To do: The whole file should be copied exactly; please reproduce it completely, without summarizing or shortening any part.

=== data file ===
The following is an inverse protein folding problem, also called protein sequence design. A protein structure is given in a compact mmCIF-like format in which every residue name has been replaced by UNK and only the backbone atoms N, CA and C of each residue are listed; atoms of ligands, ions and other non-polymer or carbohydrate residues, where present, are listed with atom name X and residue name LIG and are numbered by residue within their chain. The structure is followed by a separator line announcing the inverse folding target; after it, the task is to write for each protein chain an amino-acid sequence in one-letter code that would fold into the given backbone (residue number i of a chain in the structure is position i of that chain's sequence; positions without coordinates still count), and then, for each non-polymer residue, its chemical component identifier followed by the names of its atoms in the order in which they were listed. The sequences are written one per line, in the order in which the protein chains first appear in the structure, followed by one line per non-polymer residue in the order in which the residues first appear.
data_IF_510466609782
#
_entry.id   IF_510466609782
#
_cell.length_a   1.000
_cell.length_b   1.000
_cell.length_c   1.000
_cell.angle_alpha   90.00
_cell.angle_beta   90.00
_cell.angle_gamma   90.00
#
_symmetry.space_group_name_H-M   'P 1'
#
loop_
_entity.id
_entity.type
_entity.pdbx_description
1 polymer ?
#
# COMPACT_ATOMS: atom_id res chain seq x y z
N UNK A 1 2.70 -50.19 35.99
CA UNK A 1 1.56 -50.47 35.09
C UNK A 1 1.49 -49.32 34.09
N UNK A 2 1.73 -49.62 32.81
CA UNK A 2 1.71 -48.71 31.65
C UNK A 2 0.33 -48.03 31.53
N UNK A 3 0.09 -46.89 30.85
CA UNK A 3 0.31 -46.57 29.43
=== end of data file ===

The following is an inverse protein folding problem, also called protein sequence design. A protein structure is given in a compact mmCIF-like format in which every residue name has been replaced by UNK and only the backbone atoms N, CA and C of each residue are listed; atoms of ligands, ions and other non-polymer or carbohydrate residues, where present, are listed with atom name X and residue name LIG and are numbered by residue within their chain. The structure is followed by a separator line announcing the inverse folding target; after it, the task is to write for each protein chain an amino-acid sequence in one-letter code that would fold into the given backbone (residue number i of a chain in the structure is position i of that chain's sequence; positions without coordinates still count), and then, for each non-polymer residue, its chemical component identifier followed by the names of its atoms in the order in which they were listed. The sequences are written one per line, in the order in which the protein chains first appear in the structure, followed by one line per non-polymer residue in the order in which the residues first appear.
data_IF_510466609782
#
_entry.id   IF_510466609782
#
_cell.length_a   1.000
_cell.length_b   1.000
_cell.length_c   1.000
_cell.angle_alpha   90.00
_cell.angle_beta   90.00
_cell.angle_gamma   90.00
#
_symmetry.space_group_name_H-M   'P 1'
#
loop_
_entity.id
_entity.type
_entity.pdbx_description
1 polymer ?
#
# COMPACT_ATOMS: atom_id res chain seq x y z
N UNK A 1 2.70 -50.19 35.99
CA UNK A 1 1.56 -50.47 35.09
C UNK A 1 1.49 -49.32 34.09
N UNK A 2 1.73 -49.62 32.81
CA UNK A 2 1.71 -48.71 31.65
C UNK A 2 0.33 -48.03 31.53
N UNK A 3 0.09 -46.89 30.85
CA UNK A 3 0.31 -46.57 29.43